Heidi’s Cancer Story

In October of 2012 Heidi went in for her annual routine mammogram. After awhile we got a phone call saying that she would need to come in for another mammogram because they found something suspicious in the images. This had happened before as her breast tissue had been classified as being dense so we were not overly concerned at this point.

After her second mammogram they told us that they wanted to see her in six months as there was definitely something they wanted to monitor. In the past she had undergone two lumpectomies for cysts that were both benign, so still we were not overly concerned at this point.

Prior to her six month follow up, in February of 2013, Heidi noticed a lump in her left breast. We waited until the six month follow up because we believed they would be able to tell us more then. When she went in for her follow up they said they were only going to take an image of her right breast. She told them she felt a lump in her left breast but they told her “…it’s not what you feel, it’s what the mammogram shows.” She argued with them until they relented and took mammograms of both breasts. The results concurred with what Heidi had said; there was a mass in her left breast.

She was then scheduled for an ultrasound to get a better idea of what the mass was in her left breast. The image was bothersome enough that they scheduled her for a biopsy. After the biopsy we were given an appointment to see a Dr. Schwartz who had done her last lumpectomy.

In August of 2013 we went in to see Dr. Schwartz and he gave us the bad news, Heidi had breast cancer in her left breast. He discussed options and various procedures she could choose. He told us that if she chose for a mastectomy and reconstruction that he would have to refer her to another doctor in Roseville as there were no plastic surgeons locally who would work together with surgeons for this procedure. We decided to go to see a doctor in Roseville and were referred to a Dr. Jay Owens at Sutter Roseville.

Our first appointment with Dr. Owens was just an informal sit down to discuss her cancer and the options available to us. Heidi chose to have a lumpectomy and a date was set up for her surgery.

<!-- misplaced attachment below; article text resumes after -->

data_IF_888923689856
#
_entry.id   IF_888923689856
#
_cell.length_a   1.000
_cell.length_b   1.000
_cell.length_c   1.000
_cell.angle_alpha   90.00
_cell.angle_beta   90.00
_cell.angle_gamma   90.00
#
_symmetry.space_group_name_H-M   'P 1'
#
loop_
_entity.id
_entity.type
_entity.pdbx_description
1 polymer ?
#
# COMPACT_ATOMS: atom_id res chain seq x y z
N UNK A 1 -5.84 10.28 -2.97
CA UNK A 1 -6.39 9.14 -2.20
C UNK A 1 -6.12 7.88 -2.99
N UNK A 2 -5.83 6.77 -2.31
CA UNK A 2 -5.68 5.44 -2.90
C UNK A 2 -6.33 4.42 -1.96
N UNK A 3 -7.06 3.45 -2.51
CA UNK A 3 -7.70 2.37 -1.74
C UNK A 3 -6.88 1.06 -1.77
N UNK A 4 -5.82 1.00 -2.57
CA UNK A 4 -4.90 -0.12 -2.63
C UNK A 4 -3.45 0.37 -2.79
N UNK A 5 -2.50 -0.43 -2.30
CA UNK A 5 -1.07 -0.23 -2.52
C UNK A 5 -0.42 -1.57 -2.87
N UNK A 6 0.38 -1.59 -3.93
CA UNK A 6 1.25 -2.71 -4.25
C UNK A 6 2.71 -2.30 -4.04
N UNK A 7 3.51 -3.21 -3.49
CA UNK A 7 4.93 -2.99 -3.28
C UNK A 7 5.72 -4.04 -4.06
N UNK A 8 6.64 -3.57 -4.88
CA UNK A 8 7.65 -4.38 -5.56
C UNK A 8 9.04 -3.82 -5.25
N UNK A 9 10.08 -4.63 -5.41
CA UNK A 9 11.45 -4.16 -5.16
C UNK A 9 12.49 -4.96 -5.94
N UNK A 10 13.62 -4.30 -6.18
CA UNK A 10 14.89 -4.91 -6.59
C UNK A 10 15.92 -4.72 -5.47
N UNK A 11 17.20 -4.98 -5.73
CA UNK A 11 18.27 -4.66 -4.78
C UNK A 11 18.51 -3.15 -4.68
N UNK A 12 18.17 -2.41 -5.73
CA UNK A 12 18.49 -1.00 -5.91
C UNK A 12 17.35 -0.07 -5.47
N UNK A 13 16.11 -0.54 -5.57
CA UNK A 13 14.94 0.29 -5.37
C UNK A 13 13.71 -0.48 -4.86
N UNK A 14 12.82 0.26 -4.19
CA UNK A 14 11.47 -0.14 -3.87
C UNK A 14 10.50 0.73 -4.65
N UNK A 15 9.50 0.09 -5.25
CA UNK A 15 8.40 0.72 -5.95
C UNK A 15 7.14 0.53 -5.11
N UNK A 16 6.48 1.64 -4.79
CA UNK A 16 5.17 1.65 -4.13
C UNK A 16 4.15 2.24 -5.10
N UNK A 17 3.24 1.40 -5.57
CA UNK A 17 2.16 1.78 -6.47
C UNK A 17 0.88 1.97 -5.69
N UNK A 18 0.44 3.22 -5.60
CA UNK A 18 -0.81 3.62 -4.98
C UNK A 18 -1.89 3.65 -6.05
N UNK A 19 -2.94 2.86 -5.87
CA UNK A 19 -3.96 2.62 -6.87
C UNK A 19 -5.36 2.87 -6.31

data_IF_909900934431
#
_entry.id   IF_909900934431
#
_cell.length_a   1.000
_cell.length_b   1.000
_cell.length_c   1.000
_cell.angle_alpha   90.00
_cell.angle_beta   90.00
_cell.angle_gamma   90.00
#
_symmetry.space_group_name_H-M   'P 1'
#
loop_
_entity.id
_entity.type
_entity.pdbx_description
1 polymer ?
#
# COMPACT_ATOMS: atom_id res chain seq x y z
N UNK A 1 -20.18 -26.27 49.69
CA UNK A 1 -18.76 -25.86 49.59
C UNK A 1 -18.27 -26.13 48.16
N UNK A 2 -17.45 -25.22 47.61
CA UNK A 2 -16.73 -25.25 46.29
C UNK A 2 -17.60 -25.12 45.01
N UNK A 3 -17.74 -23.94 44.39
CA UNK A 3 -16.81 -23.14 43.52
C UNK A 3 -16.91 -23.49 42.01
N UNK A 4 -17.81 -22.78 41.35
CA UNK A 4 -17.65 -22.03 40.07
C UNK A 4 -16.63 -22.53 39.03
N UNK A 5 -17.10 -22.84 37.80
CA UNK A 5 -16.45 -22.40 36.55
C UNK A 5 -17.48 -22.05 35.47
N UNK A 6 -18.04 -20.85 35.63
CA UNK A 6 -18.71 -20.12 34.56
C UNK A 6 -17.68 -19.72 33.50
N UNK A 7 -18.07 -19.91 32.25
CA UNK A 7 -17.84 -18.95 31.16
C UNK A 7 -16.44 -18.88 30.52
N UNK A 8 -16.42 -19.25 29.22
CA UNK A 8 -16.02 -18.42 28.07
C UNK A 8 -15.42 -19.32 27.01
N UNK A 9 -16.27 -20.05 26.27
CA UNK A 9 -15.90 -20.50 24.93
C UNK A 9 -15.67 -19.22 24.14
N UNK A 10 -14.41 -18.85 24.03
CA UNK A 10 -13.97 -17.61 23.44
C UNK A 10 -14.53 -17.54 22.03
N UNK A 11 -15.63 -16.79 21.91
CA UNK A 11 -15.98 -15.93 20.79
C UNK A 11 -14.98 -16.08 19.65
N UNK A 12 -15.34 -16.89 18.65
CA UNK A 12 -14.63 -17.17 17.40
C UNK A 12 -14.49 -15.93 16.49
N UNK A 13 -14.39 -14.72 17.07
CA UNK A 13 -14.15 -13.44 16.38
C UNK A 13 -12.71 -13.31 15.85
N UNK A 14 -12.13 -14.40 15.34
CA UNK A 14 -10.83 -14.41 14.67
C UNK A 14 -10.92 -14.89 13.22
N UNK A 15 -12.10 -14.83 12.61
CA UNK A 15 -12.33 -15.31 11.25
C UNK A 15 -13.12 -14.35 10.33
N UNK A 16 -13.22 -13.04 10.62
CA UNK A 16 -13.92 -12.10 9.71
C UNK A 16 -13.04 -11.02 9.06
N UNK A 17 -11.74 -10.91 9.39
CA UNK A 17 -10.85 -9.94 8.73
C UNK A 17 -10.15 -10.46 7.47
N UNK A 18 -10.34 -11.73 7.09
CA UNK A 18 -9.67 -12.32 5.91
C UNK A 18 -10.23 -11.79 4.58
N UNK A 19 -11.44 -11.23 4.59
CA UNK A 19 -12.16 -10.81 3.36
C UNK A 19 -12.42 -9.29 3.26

From day one Heidi had begun researching breast cancer, reading everything she could on the matter. Along with that friends and co-workers had been offering her advice as to what was in her best interests in regards to the mode of treatment she should undergo. During this time she became very depressed and stressed out because she was not sure what she should do. We discussed this at length and through her own prayers came to the decision to have both breasts removed. The fact that she had a history of cysts played a big part in her decision as she was simply tired of having to go in for these procedures, therefore she opted to have her breasts removed to put an end to them once and for all.

Having made her decision we had to notify Dr. Owens that she had changed her mind. So we set up an appointment with him and told him of her decision. He was considerate and understood her conflicting emotions and said we would need to choose a plastic surgeon to do the reconstruction process for her surgery.

Finding a plastic surgeon was not easy. All the doctors who were listed in our insurance companies handbook of providers who were contracted with Blue Shield told us they did not accept our insurance. So we called Dr. Owens office and told his assistant and she said she would help in finding a plastic surgeon. Finally, a Dr. Lim was located who accepted our insurance and a date was set; September 23 2013.

All the while this was going on Heidi had numerous appointments. She had to go in for lab work, she had to undergo another ultrasound to get an idea of the cancer had spread into her lymph nodes, which according to the scan had not. It seemed we were spending more time in doctor’s offices than we were at work and at home.

On the day of the surgery we checked in to the hospital in Sacramento early in the morning. They set her up on an IV and prepped her for surgery. She appeared calm and relaxed while inside I was scared shitless. I tried putting on a brave face for her sake, but I was scared to death that they would wheel her into the operating room and I would never see her again.

Once they took her into the OR her part in this would go by in seconds as she would go to sleep, then wake up when the surgery was over. For me it was an eternity sitting in the waiting room with my mind imagining all the things that might possibly go wrong. It was an enormous relief when after 5 hours Dr. Owens came out and told me that she was almost done, that the cancer had not spread, and that she was doing okay. It was still another hour before Dr. Lim came out and told me that she was doing okay and that I could see her soon.

When they finally wheeled her out of the operating room and took her to her room for the night I couldn’t believe how frail she looked lying there in that bed. I was so thankful that she had come through the operation without any complications, but still, I was frightened at how tiny and weak she seemed at that moment in time.